Identification and Evaluation of Turbidite and Other Deepwater Sands Using Open Hole Logs and Borehole Images
Steven M. Hansen, Tom Fett, 2000. "Identification and Evaluation of Turbidite and Other Deepwater Sands Using Open Hole Logs and Borehole Images", Fine-Grained Turbidite Systems, Arnold H. Bouma, Charles G. Stone
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Deepwater sandstone deposits have become important oil and gas reservoirs. The evaluation of these deposits using standard open hole logs can be difficult because many of these thinly bedded deposits are below the resolution of traditional open hole logs. Borehole images have become an established tool to identify and delineate these deposits. Micro-resistivity images, such as Formation MicroImager* (FMI), can resolve bed thickness down to 1 cm, and can suggest grain-size variations, flow characteristics, sand continuity, and permeability ranges. These images can help to determine structure, faults, unconformities, depositional environment, and sand-body orientations. This high-definition information about reservoir sands, combined with the structural and stratigraphic information, allows the best possible understanding of the reservoir in terms of depositional environment, reservoir quality, and probable productive units.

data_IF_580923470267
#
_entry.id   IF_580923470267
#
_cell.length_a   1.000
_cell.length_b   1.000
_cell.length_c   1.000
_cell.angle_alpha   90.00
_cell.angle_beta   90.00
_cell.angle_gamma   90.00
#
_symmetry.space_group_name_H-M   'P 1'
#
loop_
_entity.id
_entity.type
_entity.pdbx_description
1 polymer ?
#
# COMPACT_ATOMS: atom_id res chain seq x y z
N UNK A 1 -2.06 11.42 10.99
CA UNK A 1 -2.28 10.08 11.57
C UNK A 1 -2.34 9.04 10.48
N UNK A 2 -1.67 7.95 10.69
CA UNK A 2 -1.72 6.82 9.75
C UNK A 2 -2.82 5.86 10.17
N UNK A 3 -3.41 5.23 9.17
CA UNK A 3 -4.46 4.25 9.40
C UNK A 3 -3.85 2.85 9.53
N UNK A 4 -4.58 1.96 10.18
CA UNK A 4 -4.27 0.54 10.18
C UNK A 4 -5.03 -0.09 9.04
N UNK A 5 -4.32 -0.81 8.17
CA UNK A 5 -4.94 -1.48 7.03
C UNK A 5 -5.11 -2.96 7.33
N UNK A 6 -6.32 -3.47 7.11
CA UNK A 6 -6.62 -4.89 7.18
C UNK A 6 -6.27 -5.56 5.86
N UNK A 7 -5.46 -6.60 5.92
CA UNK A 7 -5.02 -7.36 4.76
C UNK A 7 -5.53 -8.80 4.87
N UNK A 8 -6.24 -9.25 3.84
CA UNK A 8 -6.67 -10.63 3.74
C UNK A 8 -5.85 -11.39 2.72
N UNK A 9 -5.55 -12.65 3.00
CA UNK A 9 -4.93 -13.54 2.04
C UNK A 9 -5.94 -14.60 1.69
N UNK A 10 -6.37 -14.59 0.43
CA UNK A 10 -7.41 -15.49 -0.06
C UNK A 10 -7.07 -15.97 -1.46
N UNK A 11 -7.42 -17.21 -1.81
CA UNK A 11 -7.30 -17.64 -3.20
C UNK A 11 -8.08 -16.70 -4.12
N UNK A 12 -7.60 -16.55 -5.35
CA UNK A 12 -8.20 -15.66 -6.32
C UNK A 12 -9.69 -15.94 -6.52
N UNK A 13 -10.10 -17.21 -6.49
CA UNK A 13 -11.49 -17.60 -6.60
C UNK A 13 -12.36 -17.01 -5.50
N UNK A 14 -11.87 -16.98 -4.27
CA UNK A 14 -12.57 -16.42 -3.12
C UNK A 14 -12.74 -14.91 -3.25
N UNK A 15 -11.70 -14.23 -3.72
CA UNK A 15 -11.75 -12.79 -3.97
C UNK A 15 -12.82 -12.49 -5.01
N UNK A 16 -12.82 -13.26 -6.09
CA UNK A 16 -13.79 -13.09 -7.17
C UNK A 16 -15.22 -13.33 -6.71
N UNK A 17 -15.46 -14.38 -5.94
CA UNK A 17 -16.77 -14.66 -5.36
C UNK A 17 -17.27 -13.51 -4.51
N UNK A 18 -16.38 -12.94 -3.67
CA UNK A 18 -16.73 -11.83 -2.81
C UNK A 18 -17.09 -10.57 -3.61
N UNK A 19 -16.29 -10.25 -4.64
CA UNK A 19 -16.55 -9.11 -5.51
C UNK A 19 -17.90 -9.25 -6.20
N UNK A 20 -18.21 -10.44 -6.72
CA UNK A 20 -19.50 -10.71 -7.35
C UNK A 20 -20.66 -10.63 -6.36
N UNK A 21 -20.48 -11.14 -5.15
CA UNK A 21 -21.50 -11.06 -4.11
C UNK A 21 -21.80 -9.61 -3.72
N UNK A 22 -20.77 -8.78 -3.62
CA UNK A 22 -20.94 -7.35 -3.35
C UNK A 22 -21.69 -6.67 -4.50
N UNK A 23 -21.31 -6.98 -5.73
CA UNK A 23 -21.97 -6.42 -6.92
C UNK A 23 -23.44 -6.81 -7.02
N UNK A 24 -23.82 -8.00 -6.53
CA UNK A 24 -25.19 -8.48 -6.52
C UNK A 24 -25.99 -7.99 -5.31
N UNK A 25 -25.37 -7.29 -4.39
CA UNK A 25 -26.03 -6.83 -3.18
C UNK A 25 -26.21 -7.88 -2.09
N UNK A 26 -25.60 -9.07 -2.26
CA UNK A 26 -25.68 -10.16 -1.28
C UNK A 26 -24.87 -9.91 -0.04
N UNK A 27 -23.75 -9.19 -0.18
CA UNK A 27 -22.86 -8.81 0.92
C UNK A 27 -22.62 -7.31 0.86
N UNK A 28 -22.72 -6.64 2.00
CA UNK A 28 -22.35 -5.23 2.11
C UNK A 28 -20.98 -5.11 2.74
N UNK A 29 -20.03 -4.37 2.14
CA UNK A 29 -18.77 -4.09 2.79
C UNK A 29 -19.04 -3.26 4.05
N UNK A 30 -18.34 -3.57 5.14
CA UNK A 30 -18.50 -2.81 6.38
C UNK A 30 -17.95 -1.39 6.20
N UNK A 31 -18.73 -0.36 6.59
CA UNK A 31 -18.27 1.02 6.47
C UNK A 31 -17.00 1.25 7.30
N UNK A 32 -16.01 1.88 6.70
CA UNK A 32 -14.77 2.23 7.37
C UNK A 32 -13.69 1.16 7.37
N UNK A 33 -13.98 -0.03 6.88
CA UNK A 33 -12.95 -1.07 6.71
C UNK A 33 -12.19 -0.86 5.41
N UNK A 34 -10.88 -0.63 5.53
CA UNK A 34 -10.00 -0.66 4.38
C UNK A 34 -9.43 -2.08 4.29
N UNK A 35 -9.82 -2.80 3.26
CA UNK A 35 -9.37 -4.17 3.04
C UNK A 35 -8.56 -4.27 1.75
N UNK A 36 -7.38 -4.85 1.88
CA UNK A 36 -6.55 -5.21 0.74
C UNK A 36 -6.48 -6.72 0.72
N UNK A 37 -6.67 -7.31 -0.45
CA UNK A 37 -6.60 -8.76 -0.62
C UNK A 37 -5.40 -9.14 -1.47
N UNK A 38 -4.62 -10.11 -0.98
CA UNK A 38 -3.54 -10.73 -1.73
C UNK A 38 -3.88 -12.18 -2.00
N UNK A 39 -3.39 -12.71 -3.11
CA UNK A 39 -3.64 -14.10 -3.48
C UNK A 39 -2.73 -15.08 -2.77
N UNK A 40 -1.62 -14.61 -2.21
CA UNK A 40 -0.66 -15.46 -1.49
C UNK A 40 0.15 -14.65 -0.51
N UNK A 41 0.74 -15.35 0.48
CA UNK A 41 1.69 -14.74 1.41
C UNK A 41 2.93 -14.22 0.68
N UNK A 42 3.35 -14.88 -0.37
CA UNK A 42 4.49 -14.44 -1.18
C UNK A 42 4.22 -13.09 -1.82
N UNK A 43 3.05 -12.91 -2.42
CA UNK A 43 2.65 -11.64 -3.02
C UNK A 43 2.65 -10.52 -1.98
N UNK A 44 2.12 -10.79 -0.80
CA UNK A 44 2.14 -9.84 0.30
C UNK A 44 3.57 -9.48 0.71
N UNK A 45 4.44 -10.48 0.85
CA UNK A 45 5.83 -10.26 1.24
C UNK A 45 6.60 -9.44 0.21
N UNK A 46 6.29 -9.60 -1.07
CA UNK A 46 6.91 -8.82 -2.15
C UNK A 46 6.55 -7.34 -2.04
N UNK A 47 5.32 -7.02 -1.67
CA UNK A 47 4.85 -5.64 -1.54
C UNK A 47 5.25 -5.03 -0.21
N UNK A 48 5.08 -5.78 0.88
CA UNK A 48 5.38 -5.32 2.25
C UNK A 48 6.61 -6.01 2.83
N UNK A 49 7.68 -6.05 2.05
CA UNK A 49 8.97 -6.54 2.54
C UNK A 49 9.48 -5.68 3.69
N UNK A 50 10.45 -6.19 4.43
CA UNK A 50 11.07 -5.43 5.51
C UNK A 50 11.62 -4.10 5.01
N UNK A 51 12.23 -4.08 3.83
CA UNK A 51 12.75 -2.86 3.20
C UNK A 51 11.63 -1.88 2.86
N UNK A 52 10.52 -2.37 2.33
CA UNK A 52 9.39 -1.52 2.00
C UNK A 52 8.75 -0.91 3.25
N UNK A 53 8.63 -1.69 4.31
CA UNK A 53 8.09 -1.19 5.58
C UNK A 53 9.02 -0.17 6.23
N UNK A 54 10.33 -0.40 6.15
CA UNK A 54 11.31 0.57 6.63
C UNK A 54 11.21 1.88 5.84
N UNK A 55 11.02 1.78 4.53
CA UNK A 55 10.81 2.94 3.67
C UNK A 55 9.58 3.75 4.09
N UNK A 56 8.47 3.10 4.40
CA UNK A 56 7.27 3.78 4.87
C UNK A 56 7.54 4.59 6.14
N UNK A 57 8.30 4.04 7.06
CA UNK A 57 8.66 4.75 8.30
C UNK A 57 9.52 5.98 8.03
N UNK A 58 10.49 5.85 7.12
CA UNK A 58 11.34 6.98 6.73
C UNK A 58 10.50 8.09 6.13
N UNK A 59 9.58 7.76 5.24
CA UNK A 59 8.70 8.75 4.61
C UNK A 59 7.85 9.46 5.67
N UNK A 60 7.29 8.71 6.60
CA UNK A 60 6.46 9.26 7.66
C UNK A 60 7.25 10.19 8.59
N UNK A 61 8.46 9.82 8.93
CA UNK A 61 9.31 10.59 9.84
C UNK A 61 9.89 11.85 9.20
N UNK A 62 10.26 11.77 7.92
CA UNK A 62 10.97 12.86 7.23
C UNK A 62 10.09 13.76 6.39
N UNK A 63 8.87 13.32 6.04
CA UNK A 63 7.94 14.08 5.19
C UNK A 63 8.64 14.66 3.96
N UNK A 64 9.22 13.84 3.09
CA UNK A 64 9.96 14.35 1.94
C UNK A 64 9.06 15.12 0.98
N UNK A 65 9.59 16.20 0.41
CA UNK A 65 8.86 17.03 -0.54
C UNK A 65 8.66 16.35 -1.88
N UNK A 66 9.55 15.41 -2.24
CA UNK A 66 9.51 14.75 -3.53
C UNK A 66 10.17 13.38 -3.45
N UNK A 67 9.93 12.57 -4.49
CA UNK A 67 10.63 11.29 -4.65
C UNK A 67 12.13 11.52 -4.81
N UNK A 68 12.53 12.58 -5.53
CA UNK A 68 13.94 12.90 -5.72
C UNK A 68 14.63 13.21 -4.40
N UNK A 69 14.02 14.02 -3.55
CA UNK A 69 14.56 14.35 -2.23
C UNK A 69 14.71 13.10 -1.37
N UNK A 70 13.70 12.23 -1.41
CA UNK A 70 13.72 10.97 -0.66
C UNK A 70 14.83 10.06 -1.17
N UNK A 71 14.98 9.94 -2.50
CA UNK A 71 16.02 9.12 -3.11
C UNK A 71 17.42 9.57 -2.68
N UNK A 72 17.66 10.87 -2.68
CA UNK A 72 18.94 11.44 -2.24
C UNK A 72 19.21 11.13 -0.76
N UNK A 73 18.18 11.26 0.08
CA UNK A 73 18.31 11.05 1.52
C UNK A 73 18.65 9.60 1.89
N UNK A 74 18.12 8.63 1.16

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This Memoir covers one of the most important and active exploration reservoirs being pursued by geoscientists worldwide: fine-grained turbidite systems. 28 chapters show the results of an intense research effort in the 1990s that resulted from the discovery of large hydrocarbon accumulations in fine-grained turbidite systems in Brazil, the Gulf of Mexico, West Africa, and the North Sea. Industry and academia have joined together in this publication and the result is a unique opportunity to study these turbidite systems from the outcrop to the modeling; through the interpretation with 2-D and 3-D seismic data; to case histories and analog studies from Arkansas and Oklahoma, South and West Africa, Gulf of Mexico, west Texas, and New Zealand.